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Bronze Gold Dust Containers

Akan, Ghana - £150 Each

Cast Bronze Gold Dust Containers. Akan Culture, Ghana

These two lidded bronze containers were cast to hold gold dust, the currency of the Asante Empire. Each decorated with Adrinka designs and small sculptures, these boxes are material testimony to the importance of gold in Asante society.

Decorating the lid of the wider, slightly larger gold dust box (abamphruwa) is a raised spiralling Adrinka ‘ram’s horn’ design - an Asante symbol connoting strength and humility. Two series of raised lines, located at each end of the container, frame the ‘ram’s horn’ (dwennimen).

The imagery incorporated into the smaller bronze gold dust box (abamphruwa) is closely linked to the verbal art of proverbs; widely known truth maxims about Akan culture and values. The top of the lid is embellished with raised registers of lines, arranged into linear and quadrate shapes. Sitting on the surface of the lid are six small sculpted birds. Facing inwards at the edge of the lid, each bird is decorated with incised lines, used to indicate feathers. Proverbs related to birds abound in Akan culture, such as ‘Anõma ne nut né nea o ne no da’/‘birds of a feather flock together’. While cast bronze gold dusts are more common than those made of sheet metal in Akan art, examples with elaborate surface ornamentation and miniature sculptures on the lid are rarer.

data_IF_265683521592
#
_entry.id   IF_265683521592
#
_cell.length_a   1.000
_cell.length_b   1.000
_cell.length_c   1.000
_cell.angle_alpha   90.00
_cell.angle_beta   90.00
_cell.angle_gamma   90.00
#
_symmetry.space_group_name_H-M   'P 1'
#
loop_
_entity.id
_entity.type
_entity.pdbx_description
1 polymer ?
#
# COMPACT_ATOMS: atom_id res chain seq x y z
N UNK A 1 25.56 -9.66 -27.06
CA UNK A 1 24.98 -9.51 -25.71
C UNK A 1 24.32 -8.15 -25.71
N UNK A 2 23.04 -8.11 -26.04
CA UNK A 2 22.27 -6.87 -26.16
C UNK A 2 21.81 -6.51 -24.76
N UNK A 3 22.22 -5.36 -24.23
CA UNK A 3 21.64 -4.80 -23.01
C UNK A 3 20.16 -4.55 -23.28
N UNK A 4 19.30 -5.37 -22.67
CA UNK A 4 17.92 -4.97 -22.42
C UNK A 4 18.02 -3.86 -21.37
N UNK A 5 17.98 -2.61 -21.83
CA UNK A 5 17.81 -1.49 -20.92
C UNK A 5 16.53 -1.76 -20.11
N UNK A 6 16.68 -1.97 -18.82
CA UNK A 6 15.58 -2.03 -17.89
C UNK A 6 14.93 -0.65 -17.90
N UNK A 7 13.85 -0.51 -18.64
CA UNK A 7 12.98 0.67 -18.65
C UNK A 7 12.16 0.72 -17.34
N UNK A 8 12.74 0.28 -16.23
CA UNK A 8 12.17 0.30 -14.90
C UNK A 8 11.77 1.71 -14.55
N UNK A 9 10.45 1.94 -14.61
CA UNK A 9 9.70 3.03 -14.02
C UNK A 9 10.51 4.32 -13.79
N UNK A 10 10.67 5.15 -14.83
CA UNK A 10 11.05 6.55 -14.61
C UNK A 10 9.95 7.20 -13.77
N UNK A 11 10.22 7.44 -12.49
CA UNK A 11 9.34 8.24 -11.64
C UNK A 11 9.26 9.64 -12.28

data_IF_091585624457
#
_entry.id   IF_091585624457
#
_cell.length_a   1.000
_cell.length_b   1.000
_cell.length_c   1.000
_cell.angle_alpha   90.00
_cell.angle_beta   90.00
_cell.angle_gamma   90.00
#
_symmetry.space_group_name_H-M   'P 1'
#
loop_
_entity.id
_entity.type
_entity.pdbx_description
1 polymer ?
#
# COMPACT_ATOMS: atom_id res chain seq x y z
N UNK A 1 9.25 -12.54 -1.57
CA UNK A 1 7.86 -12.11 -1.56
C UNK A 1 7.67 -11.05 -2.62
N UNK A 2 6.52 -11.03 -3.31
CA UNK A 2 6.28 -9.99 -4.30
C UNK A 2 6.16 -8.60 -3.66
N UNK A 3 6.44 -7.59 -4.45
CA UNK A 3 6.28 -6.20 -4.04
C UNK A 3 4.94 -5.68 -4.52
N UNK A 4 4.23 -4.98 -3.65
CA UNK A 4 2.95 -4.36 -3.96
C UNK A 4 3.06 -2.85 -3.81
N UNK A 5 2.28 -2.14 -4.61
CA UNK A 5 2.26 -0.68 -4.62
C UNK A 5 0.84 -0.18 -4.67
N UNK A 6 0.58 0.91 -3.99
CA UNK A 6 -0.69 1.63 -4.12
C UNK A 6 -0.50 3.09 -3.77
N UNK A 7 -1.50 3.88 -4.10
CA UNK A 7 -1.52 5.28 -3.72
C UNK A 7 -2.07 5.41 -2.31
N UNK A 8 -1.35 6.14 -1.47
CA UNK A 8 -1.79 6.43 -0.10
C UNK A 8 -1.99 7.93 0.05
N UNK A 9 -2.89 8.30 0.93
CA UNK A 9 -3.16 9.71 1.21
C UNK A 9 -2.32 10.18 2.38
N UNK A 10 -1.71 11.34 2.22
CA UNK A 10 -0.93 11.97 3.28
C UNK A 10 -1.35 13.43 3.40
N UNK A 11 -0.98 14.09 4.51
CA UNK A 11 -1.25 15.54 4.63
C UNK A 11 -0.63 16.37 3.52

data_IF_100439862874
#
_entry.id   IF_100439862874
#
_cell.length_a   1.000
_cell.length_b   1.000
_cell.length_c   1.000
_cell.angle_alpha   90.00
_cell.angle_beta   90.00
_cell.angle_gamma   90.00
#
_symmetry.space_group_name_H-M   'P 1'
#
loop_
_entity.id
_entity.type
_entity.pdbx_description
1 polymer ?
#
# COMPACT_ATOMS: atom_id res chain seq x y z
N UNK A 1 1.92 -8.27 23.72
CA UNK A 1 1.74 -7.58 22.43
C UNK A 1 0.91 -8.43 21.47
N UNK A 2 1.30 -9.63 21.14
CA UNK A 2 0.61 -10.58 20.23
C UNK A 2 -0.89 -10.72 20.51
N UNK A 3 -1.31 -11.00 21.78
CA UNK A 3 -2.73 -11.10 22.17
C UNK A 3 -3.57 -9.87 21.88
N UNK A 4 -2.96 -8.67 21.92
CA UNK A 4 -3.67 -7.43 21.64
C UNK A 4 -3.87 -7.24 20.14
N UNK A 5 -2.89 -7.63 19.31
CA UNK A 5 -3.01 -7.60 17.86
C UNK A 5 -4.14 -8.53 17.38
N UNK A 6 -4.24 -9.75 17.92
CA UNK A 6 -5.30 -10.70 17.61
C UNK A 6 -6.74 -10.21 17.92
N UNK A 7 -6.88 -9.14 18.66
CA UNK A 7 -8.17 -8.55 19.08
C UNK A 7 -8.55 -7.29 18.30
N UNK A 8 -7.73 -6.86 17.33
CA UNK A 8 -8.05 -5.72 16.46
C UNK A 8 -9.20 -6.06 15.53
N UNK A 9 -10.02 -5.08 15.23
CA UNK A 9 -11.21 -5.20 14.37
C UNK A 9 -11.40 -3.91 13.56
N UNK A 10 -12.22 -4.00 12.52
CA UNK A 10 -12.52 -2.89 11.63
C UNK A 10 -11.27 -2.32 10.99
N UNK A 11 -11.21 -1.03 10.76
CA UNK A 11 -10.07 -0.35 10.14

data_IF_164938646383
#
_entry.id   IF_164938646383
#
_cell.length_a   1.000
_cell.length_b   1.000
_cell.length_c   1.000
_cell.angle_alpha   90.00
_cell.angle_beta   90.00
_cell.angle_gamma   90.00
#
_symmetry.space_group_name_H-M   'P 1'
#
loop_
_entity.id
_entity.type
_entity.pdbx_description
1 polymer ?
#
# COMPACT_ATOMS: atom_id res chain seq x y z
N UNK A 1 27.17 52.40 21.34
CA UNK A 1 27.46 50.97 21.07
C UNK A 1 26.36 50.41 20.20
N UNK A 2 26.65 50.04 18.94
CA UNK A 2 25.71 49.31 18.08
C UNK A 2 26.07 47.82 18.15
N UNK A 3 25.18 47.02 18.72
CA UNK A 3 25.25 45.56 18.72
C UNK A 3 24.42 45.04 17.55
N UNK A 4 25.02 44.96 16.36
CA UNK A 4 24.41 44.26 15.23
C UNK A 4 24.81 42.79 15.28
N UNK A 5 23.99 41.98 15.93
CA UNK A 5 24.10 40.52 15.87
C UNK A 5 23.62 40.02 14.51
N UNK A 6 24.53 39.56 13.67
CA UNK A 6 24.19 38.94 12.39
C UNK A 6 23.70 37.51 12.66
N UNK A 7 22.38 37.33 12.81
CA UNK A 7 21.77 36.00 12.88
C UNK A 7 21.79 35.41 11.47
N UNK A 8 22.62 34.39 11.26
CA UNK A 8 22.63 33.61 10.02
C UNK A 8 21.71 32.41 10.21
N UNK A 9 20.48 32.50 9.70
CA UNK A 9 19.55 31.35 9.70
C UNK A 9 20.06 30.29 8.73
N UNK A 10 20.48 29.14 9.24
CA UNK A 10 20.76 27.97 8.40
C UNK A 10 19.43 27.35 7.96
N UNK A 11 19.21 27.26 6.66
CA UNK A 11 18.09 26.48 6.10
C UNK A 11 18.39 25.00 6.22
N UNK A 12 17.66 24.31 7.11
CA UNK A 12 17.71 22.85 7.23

Reference


Kristen Windmuller-Luna (2016) ‘Gold Dust Box (abamphruwa) 19th-20th Century’, https://www.metmuseum.org/art/collection/search/310823 

6cm x 4.5cm

8 cm x 2.5 cm

Price
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£
150 EACH
PRICE ON REQUEST
SIZE
L: 6.5 CM & 8 CM
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